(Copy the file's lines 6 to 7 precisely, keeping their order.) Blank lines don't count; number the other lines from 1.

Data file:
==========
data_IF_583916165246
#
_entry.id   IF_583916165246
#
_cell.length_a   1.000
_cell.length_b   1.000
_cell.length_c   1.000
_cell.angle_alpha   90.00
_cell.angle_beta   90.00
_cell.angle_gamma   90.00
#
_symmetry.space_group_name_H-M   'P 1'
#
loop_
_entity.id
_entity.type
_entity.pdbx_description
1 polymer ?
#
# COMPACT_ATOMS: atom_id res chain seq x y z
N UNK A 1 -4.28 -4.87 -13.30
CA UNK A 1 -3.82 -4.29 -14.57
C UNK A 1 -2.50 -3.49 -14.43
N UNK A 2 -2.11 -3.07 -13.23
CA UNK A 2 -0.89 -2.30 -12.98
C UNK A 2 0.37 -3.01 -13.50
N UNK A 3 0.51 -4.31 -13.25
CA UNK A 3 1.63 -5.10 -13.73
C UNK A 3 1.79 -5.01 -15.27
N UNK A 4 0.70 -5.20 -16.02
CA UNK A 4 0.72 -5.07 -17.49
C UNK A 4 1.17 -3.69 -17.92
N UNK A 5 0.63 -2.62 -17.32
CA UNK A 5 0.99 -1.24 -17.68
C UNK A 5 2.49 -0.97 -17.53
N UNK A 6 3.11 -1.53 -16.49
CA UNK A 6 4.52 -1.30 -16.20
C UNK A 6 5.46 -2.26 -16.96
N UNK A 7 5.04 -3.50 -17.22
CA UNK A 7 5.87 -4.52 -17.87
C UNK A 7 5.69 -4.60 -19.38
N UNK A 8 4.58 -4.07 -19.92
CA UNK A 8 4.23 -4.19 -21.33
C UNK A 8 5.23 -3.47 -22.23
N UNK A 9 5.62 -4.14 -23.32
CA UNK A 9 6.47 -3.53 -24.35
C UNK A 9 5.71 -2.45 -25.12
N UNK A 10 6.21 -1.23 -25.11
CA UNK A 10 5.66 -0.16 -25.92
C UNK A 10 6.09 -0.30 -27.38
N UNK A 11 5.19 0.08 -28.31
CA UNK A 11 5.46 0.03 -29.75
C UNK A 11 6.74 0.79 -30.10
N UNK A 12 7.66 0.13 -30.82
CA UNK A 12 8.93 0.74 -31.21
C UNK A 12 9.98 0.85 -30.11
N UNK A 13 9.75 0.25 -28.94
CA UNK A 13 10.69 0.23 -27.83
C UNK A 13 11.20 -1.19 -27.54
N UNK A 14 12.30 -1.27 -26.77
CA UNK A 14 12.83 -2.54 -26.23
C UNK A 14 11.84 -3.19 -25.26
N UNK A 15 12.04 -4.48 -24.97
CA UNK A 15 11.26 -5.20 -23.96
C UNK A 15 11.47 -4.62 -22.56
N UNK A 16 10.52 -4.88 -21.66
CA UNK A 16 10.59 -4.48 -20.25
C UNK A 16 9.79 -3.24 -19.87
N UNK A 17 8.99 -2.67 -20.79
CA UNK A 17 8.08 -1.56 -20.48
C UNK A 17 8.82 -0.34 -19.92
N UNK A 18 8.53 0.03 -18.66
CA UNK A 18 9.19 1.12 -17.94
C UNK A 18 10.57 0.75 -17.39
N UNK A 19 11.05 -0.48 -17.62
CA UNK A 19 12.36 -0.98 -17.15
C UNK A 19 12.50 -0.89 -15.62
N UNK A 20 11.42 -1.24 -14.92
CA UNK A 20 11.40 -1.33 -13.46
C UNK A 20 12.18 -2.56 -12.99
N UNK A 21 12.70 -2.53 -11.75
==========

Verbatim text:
_cell.length_b   1.000
_cell.length_c   1.000